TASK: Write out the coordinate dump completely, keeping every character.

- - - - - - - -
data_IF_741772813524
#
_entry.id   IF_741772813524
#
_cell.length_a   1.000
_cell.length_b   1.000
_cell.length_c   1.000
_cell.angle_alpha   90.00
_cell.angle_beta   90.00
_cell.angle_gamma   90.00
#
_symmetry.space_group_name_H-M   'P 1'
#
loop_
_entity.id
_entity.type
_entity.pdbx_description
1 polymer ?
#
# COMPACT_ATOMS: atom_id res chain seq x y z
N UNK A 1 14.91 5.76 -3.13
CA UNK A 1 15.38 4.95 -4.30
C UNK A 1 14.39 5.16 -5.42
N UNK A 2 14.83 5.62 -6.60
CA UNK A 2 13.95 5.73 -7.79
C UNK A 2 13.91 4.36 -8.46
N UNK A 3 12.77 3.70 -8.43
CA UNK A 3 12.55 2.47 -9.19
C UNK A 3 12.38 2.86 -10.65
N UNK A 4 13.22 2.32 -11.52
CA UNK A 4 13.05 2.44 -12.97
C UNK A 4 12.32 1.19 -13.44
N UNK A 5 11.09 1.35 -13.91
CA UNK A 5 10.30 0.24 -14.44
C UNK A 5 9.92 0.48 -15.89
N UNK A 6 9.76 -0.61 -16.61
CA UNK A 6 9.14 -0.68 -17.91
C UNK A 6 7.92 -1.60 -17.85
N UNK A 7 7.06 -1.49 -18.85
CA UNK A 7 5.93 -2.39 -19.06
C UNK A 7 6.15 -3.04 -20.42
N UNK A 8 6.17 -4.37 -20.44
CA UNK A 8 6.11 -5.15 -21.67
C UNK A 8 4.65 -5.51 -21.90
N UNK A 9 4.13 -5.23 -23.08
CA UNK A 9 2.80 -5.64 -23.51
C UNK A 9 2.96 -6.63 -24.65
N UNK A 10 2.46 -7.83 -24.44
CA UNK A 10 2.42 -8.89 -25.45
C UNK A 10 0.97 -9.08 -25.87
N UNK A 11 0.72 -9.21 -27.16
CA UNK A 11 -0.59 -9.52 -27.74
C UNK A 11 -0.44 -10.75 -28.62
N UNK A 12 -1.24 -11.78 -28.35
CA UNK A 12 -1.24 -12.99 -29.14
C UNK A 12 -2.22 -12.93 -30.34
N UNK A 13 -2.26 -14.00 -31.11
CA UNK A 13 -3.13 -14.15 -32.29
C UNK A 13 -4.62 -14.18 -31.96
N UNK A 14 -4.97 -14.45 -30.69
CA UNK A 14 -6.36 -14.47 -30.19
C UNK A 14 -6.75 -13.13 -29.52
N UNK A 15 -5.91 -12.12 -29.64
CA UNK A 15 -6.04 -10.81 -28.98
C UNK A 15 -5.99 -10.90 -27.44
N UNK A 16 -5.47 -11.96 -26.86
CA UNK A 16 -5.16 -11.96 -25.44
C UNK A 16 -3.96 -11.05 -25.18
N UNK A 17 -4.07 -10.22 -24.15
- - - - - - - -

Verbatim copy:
data_IF_741772813524
#
_entry.id   IF_741772813524
#
_cell.length_a   1.000
_cell.length_b   1.000
_cell.length_c   1.000
_cell.angle_alpha   90.00
_cell.angle_beta   90.00
_cell.angle_gamma   90.00
#
_symmetry.space_group_name_H-M   'P 1'
#
loop_
_entity.id
_entity.type
_entity.pdbx_description
1 polymer ?
#
# COMPACT_ATOMS: atom_id res chain seq x y z
N UNK A 1 14.91 5.76 -3.13
CA UNK A 1 15.38 4.95 -4.30
C UNK A 1 14.39 5.16 -5.42
N UNK A 2 14.83 5.62 -6.60
CA UNK A 2 13.95 5.73 -7.79
C UNK A 2 13.91 4.36 -8.46
N UNK A 3 12.77 3.70 -8.43
CA UNK A 3 12.55 2.47 -9.19
C UNK A 3 12.38 2.86 -10.65
N UNK A 4 13.22 2.32 -11.52
CA UNK A 4 13.05 2.44 -12.97
C UNK A 4 12.32 1.19 -13.44
N UNK A 5 11.09 1.35 -13.91
CA UNK A 5 10.30 0.24 -14.44
C UNK A 5 9.92 0.48 -15.89
N UNK A 6 9.76 -0.61 -16.61
CA UNK A 6 9.14 -0.68 -17.91
C UNK A 6 7.92 -1.60 -17.85
N UNK A 7 7.06 -1.49 -18.85
CA UNK A 7 5.93 -2.39 -19.06
C UNK A 7 6.15 -3.04 -20.42
N UNK A 8 6.17 -4.37 -20.44
CA UNK A 8 6.11 -5.15 -21.67
C UNK A 8 4.65 -5.51 -21.90
N UNK A 9 4.13 -5.23 -23.08
CA UNK A 9 2.80 -5.64 -23.51
C UNK A 9 2.96 -6.63 -24.65
N UNK A 10 2.46 -7.83 -24.44
CA UNK A 10 2.42 -8.89 -25.45
C UNK A 10 0.97 -9.08 -25.87
N UNK A 11 0.72 -9.21 -27.16
CA UNK A 11 -0.59 -9.52 -27.74
C UNK A 11 -0.44 -10.75 -28.62
N UNK A 12 -1.24 -11.78 -28.35
CA UNK A 12 -1.24 -12.99 -29.14
C UNK A 12 -2.22 -12.93 -30.34
N UNK A 13 -2.26 -14.00 -31.11
CA UNK A 13 -3.13 -14.15 -32.29
C UNK A 13 -4.62 -14.18 -31.96
N UNK A 14 -4.97 -14.45 -30.69
CA UNK A 14 -6.36 -14.47 -30.19
C UNK A 14 -6.75 -13.13 -29.52
N UNK A 15 -5.91 -12.12 -29.64
CA UNK A 15 -6.04 -10.81 -28.98
C UNK A 15 -5.99 -10.90 -27.44
N UNK A 16 -5.47 -11.96 -26.86
CA UNK A 16 -5.16 -11.96 -25.44
C UNK A 16 -3.96 -11.05 -25.18
N UNK A 17 -4.07 -10.22 -24.15